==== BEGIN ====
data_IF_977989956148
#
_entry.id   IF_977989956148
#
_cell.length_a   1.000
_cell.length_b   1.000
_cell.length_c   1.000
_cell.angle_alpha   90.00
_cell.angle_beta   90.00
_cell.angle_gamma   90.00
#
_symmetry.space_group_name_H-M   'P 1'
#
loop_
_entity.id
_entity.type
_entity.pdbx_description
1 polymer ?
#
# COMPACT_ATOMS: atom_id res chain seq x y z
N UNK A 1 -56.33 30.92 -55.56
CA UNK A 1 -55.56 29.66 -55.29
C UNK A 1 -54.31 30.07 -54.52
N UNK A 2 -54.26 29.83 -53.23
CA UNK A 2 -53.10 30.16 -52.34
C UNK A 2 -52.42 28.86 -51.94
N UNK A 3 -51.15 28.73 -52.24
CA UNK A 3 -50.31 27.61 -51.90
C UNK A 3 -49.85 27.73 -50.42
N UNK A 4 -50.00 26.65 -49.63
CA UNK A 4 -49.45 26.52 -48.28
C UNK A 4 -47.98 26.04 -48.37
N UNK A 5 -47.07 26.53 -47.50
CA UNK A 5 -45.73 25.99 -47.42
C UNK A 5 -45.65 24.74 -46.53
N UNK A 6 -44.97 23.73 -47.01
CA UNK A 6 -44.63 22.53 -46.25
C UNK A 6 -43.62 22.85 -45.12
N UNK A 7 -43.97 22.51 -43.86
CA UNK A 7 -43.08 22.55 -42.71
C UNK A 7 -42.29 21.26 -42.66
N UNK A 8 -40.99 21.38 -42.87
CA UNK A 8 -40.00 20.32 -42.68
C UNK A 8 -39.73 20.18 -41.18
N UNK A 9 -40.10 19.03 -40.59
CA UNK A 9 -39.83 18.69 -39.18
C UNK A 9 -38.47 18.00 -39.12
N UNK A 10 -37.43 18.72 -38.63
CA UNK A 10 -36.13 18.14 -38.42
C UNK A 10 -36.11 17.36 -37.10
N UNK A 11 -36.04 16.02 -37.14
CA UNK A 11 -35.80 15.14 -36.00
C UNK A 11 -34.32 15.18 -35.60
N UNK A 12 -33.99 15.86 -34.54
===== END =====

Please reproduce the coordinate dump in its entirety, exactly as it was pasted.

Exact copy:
data_IF_977989956148
#
_entry.id   IF_977989956148
#
_cell.length_a   1.000
_cell.length_b   1.000
_cell.length_c   1.000
_cell.angle_alpha   90.00
_cell.angle_beta   90.00
_cell.angle_gamma   90.00
#
_symmetry.space_group_name_H-M   'P 1'
#
loop_
_entity.id
_entity.type
_entity.pdbx_description
1 polymer ?
#
# COMPACT_ATOMS: atom_id res chain seq x y z
N UNK A 1 -56.33 30.92 -55.56
CA UNK A 1 -55.56 29.66 -55.29
C UNK A 1 -54.31 30.07 -54.52
N UNK A 2 -54.26 29.83 -53.23
CA UNK A 2 -53.10 30.16 -52.34
C UNK A 2 -52.42 28.86 -51.94
N UNK A 3 -51.15 28.73 -52.24
CA UNK A 3 -50.31 27.61 -51.90
C UNK A 3 -49.85 27.73 -50.42
N UNK A 4 -50.00 26.65 -49.63
CA UNK A 4 -49.45 26.52 -48.28
C UNK A 4 -47.98 26.04 -48.37
N UNK A 5 -47.07 26.53 -47.50
CA UNK A 5 -45.73 25.99 -47.42
C UNK A 5 -45.65 24.74 -46.53
N UNK A 6 -44.97 23.73 -47.01
CA UNK A 6 -44.63 22.53 -46.25
C UNK A 6 -43.62 22.85 -45.12
N UNK A 7 -43.97 22.51 -43.86
CA UNK A 7 -43.08 22.55 -42.71
C UNK A 7 -42.29 21.26 -42.66
N UNK A 8 -40.99 21.38 -42.87
CA UNK A 8 -40.00 20.32 -42.68
C UNK A 8 -39.73 20.18 -41.18
N UNK A 9 -40.10 19.03 -40.59
CA UNK A 9 -39.83 18.69 -39.18
C UNK A 9 -38.47 18.00 -39.12
N UNK A 10 -37.43 18.72 -38.63
CA UNK A 10 -36.13 18.14 -38.42
C UNK A 10 -36.11 17.36 -37.10
N UNK A 11 -36.04 16.02 -37.14
CA UNK A 11 -35.80 15.14 -36.00
C UNK A 11 -34.32 15.18 -35.60
N UNK A 12 -33.99 15.86 -34.54